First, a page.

As I mentioned before, I was too active and my cervix became swollen. I needed help during the 6 or so hours of pushing contractions because I was in excruciating pain. Nearing 8 in the morning, I began running to the bathroom to throw up between contractions. Soon, I was able to really begin pushing. It was such a rush to see in the mirror my baby's head out and ready to be born. He was all scrunched up and blue. After one huge push, he splashed out and was laid on my stomach. He began crying loudly and then nursed for nearly 3 hours nonstop.

I can still remember the breakfast we had that day. When I look back at these words, I am amazed at the woman I was at 19 years old. Shortly after this, I became a certified childbirth educator.


My second child was born in 1981. I was 22 years young. The labor was so easy, lasting 7 hours of strong contractions. I took a nice long shower and when Jan checked me, she was surprised to find that the baby's head was already halfway out. I was shocked to learn that I could begin pushing so soon. As soon as I began pushing, I was in constant burning pain, but there was no going back. The realization was horrifying, but my body kept pushing anyway and soon there was a baby's head poking out. This baby hardly made a sound. He was a sweet 8 lb 2 oz baby boy, who latched on to nurse and then looked into my eyes the whole time.

I had fresh squeezed orange juice at Blair's birth.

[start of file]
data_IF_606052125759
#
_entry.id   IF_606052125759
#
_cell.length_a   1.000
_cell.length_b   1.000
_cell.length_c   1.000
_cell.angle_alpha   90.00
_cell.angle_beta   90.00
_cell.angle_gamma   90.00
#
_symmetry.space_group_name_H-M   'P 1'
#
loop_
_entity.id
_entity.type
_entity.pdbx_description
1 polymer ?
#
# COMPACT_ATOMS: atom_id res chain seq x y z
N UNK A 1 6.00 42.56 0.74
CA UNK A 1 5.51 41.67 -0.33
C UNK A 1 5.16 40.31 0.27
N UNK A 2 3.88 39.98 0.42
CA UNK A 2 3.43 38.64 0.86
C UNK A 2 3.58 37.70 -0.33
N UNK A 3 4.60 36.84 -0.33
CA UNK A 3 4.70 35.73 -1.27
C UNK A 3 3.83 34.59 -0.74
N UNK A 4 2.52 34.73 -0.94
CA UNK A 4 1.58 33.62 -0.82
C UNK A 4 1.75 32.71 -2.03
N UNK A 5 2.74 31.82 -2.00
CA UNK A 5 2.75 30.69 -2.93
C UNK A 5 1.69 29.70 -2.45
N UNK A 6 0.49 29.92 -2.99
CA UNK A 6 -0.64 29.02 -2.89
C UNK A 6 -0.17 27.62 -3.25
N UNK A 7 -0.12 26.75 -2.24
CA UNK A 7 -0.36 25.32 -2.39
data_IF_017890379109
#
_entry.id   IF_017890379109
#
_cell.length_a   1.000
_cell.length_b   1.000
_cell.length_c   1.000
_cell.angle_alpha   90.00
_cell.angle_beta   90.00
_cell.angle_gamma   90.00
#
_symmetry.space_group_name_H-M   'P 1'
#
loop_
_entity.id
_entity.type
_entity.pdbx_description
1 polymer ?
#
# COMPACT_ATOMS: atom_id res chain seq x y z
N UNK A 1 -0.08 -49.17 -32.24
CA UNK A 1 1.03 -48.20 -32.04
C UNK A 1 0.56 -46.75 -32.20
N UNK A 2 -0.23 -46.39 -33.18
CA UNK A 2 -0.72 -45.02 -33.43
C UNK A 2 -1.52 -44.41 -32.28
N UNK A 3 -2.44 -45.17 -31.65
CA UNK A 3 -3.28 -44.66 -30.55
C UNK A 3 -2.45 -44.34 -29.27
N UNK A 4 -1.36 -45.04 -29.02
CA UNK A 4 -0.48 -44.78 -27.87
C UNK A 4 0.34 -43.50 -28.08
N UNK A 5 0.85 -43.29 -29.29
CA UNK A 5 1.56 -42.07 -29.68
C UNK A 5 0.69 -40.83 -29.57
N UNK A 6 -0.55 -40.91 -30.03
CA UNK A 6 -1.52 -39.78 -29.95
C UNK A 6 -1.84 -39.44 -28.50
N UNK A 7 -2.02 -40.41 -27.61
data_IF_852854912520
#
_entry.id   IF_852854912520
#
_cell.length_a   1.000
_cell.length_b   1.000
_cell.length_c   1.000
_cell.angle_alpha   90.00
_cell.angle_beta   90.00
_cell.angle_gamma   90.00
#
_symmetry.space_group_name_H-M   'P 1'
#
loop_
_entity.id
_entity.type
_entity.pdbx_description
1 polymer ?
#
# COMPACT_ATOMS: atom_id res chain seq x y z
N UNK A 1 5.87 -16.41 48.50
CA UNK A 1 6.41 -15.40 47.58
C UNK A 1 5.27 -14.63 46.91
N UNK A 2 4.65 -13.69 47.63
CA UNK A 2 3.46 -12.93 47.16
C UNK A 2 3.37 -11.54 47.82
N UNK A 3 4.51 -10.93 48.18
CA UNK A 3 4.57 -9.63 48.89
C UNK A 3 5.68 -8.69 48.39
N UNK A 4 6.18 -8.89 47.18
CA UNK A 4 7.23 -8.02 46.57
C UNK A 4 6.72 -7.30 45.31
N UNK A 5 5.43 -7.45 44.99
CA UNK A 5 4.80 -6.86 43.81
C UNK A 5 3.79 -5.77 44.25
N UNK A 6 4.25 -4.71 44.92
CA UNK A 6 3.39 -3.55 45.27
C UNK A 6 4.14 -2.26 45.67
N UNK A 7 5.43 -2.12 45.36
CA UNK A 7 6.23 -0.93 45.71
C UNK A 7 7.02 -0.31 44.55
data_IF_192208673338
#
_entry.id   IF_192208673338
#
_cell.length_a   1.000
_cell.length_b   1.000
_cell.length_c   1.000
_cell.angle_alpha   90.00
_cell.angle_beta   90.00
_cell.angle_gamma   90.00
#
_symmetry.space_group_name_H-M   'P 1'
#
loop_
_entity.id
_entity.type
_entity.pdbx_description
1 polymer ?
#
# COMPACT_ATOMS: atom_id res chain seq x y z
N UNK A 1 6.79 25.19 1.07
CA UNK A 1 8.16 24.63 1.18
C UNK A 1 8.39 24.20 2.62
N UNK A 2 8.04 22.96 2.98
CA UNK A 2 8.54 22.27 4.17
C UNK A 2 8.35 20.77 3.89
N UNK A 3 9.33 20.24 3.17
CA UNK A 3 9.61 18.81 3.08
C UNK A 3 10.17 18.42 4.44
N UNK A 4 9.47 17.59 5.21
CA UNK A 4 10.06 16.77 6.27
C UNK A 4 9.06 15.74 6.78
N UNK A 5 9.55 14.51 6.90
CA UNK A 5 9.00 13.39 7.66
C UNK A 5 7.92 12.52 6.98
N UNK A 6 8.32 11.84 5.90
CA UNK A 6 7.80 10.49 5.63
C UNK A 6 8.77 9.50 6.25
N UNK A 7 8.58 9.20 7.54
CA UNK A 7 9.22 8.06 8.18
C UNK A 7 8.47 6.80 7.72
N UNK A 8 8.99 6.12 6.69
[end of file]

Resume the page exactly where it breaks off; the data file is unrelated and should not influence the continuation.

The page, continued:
I started having contractions about 9 in the morning, December 19th, 1983. I was 24 years young. They were about 15 minutes apart and lasted roughly 60 seconds. I had a lot of false labor prior to this, so I didn't want to call anyone too soon. It's really embarrassing to get everyone there and then have things stall. My husband and I decided that we needed to get some groceries, so we went out shopping, packing our two little boys into the car. It was a navy blue Ford Falcon. I started having heavy contractions when my husband and the boys were inside the store. I stayed behind because I was uncomfortable. There was no way I could get out of the car and go into the store to get them. I was pretty far back in the Raley's parking lot, hoping and praying they would hurry. I never felt so alone.

We got home around 1:00 p.m. and my husband began feeding the boys while I went to the bedroom and called Jan. She told me to let her know when I needed her to arrive. I went to the bathroom and my water broke. I started to cry and could feel the baby's head crowning. I called my husband into the room. I made it as far as the floor next to the bed and kneelt down in prayer position. He came in and I told him to wash his hands!

I gave myself an exam and could feel that my cervix was completely dilated and the baby was coming. We called Jan who said she would be on her way. In the meantime, I couldn't help but push. I told my husband to get behind my and cradle the baby's head as it appeared, and to check to make sure the cord was not around its head. He was confused and didn't know what to do, so I just said, "Catch the baby!" Once I knew it was safe and the baby wouldn't splash out onto the floor, my body took over and pushed her out.

I looked behind me to see my two little boys wide-eyed in the doorway and my husband holding a healthy baby girl. She hardly made a noise, but then began nursing and didn't stop. She weighed 7 lbs. 4 oz. I can't remember eating. I only remember her eating!!! And eating...